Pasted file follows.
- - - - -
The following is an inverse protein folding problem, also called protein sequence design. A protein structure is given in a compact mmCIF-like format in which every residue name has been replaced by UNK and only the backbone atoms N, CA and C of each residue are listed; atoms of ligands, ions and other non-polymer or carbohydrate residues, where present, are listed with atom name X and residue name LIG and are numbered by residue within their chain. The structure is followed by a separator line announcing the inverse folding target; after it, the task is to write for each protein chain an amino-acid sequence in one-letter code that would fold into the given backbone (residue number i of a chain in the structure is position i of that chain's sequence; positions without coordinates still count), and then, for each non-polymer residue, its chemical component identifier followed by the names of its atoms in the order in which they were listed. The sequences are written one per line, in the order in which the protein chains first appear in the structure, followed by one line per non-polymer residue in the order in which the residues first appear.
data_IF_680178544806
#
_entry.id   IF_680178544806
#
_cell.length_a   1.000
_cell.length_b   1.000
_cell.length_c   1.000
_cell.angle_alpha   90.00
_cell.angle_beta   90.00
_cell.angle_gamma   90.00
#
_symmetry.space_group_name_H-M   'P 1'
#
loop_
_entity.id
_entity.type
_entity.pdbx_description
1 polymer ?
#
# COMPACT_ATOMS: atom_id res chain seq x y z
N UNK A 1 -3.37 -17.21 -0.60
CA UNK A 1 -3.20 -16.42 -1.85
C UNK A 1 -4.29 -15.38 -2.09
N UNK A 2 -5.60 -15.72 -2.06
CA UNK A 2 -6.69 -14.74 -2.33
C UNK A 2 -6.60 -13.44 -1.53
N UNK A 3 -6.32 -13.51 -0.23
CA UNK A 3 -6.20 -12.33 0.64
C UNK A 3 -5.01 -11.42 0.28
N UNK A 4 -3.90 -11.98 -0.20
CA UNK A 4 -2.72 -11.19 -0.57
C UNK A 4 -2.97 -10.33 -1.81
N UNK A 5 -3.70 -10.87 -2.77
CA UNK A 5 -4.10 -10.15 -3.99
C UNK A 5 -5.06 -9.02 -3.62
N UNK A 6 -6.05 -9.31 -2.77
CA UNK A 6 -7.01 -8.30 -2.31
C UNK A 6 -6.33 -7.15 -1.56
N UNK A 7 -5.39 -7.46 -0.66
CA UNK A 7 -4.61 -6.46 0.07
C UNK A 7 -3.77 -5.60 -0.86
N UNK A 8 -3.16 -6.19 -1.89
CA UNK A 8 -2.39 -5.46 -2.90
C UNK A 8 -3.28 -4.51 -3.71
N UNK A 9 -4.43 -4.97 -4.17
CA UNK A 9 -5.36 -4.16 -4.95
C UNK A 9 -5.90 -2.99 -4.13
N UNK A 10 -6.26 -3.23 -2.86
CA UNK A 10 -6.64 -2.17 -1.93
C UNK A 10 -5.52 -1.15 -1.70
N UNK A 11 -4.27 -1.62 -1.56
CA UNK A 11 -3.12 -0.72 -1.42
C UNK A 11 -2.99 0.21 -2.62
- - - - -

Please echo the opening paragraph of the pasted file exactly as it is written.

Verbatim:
The following is an inverse protein folding problem, also called protein sequence design. A protein structure is given in a compact mmCIF-like format in which every residue name has been replaced by UNK and only the backbone atoms N, CA and C of each residue are listed; atoms of ligands, ions and other non-polymer or carbohydrate residues, where present, are listed with atom name X and residue name LIG and are numbered by residue within their chain. The structure is followed by a separator line announcing the inverse folding target; after it, the task is to write for each protein chain an amino-acid sequence in one-letter code that would fold into the given backbone (residue number i of a chain in the structure is position i of that chain's sequence; positions without coordinates still count), and then, for each non-polymer residue, its chemical component identifier followed by the names of its atoms in the order in which they were listed. The sequences are written one per line, in the order in which the protein chains first appear in the structure, followed by one line per non-polymer residue in the order in which the residues first appear.